They start with small projects to support local retailers and businesses, often stuff like signage, awnings, inexpensive ways to fix up storefronts or improve streetscapes. They're more about the $7,000 facelift than the multi-million dollar rehab. They view their goal as helping businesses become more profitable.
The main thing is to implement a functional, local process for the retail district's main moving parts and to get people pulling in a common direction. As has been witnessed in Pioneer Square and the Pike Place Market, infighting is so common it almost seems an inevitable part of the culture. Adkins emphasizes the Main Street is a long-term program: "It's no late-night infomerical diet pill."
It's an economic restructuring and the early tangible benefits are often in the nitty-gritty details of how to help a mom-and-pop business work. There are also big picture challenges like getting people to view a district in a new light.
Is Main Street too rinky dink for an urban pioneer like Pioneer Square? Not if you look at its track record. The program is already working in big cities, including 20 neighborhoods in Boston, and inner city districts from North Park in San Diego to Federal Hill in Baltimore to downtown Wilmington, Delaware to Barracks Row in Washington, DC. It's in the details where neighborhood successes start: flower planters, block parties, discounts and special events, "buy local" initiatives.
Main Street sends in consultants who can teach retailers how to reorganize to generate more business, how to host events that bring repeat retail traffic, how to help business owners pitch for loans to buy their buildings. They teach shopkeepers to market and network using Facebook, and show them how to take advantage of preservation-related tax breaks. Some Main Street neighborhoods have organized to keep a diverse ecosystem of small businesses alive to avoid the worst effects of gentrification by using these strategies.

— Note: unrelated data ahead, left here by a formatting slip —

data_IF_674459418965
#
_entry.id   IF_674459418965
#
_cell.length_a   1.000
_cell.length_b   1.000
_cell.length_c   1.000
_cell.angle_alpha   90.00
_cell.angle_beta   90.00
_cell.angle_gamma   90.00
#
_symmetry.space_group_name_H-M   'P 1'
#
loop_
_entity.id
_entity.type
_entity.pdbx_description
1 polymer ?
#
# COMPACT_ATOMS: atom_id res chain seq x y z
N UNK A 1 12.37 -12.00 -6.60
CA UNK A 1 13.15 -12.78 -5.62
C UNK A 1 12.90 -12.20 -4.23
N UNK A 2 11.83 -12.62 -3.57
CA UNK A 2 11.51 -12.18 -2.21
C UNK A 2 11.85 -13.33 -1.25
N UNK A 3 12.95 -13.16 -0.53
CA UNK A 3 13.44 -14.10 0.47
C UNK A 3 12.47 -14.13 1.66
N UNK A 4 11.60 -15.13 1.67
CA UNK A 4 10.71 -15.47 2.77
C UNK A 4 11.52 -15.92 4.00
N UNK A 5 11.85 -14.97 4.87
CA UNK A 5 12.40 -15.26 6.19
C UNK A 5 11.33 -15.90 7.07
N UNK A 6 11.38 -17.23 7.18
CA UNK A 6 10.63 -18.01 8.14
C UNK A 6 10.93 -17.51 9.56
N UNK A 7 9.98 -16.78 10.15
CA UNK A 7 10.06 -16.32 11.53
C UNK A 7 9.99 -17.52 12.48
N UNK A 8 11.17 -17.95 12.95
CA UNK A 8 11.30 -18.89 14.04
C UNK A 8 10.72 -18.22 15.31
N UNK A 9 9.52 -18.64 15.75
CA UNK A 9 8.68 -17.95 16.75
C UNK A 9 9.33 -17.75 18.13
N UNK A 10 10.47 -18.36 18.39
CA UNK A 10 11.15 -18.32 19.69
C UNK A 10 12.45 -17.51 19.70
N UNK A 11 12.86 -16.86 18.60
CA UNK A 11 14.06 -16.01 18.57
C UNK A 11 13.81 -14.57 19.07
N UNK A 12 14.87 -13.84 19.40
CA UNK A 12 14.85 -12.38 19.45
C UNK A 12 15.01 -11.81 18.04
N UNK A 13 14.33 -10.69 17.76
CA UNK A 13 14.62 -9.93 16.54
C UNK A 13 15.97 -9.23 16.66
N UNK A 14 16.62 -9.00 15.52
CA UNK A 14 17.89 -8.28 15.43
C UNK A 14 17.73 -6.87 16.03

In Baltimore, Main Street participants helped break gridlock between residents and club owners to come up with a plan for peaceful co-existence that involved club owners agreeing not to over-serve customers. Working in the neighborhood made famous by the TV series The Wire, they helped counter the damage done by open-air drug dealing by filling the streets with customers for new kinds of retail.
In districts with adjacent stadiums or sports venues (like Pioneer Square), they've found ways to capitalize on non-sports events (concert days) and note that nabes can benefit by forging close relationships with sports celebrities looking to improve (or rehab) their images. The Main Street approach seems to embody the "acting locally" ethic, and a belief in letting a thousand flowers bloom.
Adkins cited working with the governor of Kentucky who said that if he could add one job each to his state's 36,000 small businesses, the payoff would be better than competing in a race-to-the-bottom for attracting one out-of-state employer. Main Street is founded on that kind of insight about the power of incrementalism.
Pioneer Square has plenty of cooks in the kitchen, and has already undertake some Main Street-like programs ( eg. the First Thursday Art Walk), but Main Street has a lot of national experience that could apply here. One value is its decades of success in finding solutions for everyday problems.
Pioneer Square has taken looking inward to some kind of limit. It could do worse than looking outside itself for ideas and techniques to help it get moving ahead. Maybe Walla Walla and both Baltimore have something to teach us in the power of implementing a deceptively simple-looking plan that's proven its power many times.